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This is what Reagan really felt about you.

Conservative, free market dogma states that taxes are always bad and always restrict growth. On the other hand, the more money you have in your pocket, the faster the economy will grow as you spend those dollars on goods and services. Lower taxes always and everywhere means greater growth. Arthur Laffer put the idea into econo-speak in the 70s. If you feel like reading the Wikipedia entry (written by a freemarketeer) you can see how scientific sounding defenders of this ideology are. They have spent the better part of 30 years developing ironclad, mathematical proof that taxes are inherently stifling to growth. Alan Greenspan gave the lie to this pseudo-scientific nonsense last Thursday when he said ““The whole intellectual edifice [supporting supply-side economics] collapsed in the summer of last year.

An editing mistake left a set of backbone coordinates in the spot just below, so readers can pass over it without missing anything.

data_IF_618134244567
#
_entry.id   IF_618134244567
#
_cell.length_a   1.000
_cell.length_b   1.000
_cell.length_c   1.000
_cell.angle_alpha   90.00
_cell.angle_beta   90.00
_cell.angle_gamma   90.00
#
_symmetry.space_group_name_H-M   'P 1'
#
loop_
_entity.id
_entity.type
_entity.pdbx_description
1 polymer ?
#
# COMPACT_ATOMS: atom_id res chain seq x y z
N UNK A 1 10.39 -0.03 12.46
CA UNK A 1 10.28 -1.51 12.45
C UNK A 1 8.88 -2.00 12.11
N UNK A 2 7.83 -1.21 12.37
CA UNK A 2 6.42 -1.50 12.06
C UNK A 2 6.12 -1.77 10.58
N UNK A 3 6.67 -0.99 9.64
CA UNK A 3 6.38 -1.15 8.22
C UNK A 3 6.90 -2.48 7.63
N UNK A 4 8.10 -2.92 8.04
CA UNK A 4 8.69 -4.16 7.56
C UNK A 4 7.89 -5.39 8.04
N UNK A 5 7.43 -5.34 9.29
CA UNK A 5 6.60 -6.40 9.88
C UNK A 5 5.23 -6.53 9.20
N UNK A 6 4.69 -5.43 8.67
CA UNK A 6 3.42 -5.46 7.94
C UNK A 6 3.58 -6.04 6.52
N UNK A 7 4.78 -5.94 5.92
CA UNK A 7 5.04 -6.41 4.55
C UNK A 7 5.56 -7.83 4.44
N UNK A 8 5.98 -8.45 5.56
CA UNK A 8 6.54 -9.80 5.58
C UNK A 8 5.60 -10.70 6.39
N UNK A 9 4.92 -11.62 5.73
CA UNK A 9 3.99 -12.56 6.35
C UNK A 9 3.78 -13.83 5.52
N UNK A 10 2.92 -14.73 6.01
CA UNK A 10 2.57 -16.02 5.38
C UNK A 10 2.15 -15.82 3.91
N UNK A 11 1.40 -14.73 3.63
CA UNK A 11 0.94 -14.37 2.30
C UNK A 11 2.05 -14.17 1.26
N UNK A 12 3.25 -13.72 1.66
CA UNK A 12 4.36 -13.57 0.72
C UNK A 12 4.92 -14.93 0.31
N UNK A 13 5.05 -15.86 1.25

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The New York Times is running a story today about the difficulty of getting alternative energy (in this case wind energy) to market. Mr. Wald locates the problem here:

The power grid is balkanized, with about 200,000 miles of power lines divided among 500 owners. Big transmission upgrades often involve multiple companies, many state governments and numerous permits. Every addition to the grid provokes fights with property owners.

This sounds a lot like the classic modernist narrative Le Corbusier gives in The City of Tomorrow:

Man walks in a straight line because he has a goal and knows where he is going; he has made up his mind to reach some particular place and he goes straight to it. The pack-donkey meanders along, meditates a little in his scatter-brained and distracted fashion, he zigzags in order to avoid the larger stones, or to ease the climb, or to gain a little shade; he takes the line of least resistance.

It is also the capitalist, freemarketeer’s main argument against preservation — and, by the way, environmentalism. Speed and economies of scale are assumed by the capitalist to be fundamental to survival. In high school debate this is the “Growth Is Good” argument.

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